The sun is out, the birds are chirping, and it is officially summer in the South. Did you know July is UV Safety Month? Here are some skin cancer facts and sun protection tips to get your skin through the heat.
Ultraviolet Radiation and Cancer
Radiation, in general, is the outputting of energy in the form of electromagnetic waves. There are many different types of radiation, of which Ultraviolet (UV) Radiation is one. UV Radiation (rays) primarily come from the sun, but can also come from other sources like tanning beds. UV rays do not have the power to penetrate deeply into the body, which means that their main target becomes the skin. Prolonged exposure to the sun and UV rays has been linked to basal cell and squamous cell cancers, which are the most common types of skin cancer cells.
Protecting Your Skin
One effective way to protect your skin against UV rays is to limit exposure to the sun by staying cool in the shade. UV rays can still be present on cloudy days as well as sunny days, and are at their strongest between the house of 10am and 4pm. If you’re heading to the beach, bring an umbrella or a tent to help you stay shaded.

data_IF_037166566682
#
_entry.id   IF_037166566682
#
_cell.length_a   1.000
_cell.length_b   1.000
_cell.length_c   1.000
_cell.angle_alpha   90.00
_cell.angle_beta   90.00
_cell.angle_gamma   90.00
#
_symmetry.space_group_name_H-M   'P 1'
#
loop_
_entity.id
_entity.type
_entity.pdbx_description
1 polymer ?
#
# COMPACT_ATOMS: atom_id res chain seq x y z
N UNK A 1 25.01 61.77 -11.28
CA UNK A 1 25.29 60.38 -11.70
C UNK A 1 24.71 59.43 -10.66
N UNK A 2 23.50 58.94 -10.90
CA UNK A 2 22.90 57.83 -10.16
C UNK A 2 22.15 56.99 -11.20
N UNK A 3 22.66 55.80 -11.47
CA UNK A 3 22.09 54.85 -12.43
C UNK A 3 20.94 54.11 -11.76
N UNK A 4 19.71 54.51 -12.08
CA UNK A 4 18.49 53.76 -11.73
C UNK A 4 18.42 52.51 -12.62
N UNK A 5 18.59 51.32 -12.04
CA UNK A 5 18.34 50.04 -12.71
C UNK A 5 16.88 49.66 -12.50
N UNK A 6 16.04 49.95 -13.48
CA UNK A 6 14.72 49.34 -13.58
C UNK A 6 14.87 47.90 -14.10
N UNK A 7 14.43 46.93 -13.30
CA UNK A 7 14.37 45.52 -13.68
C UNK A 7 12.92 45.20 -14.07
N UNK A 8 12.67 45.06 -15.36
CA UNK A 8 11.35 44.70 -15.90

When shade isn’t always an option, wearing protective clothing can be a helpful alternative to limit exposure to harmful UV rays. Long sleeves, long pants, and dark colored clothing tend to protect best against UV rays, as well as articles of clothing that are more tightly woven. Many companies are now making lightweight clothing options that are tightly woven and even have added coating to help keep UV rays off the skin.
One of the most well known UV protection methods is the use of sunscreen. Sunscreen mainly protects against UVB rays, which are the type of rays that typically cause sunburn. When searching for a sunscreen, you ideally want a sunscreen that provides broad-spectrum protection (UVB and UVA rays) as has a high SPF number such as 30 or above. Sunscreen should be applied regularly, and should ideally be utilized in addition to one or both of the other skin protection methods above.
Explore more in-depth information on skin cancer and how to protect your skin from UV rays here.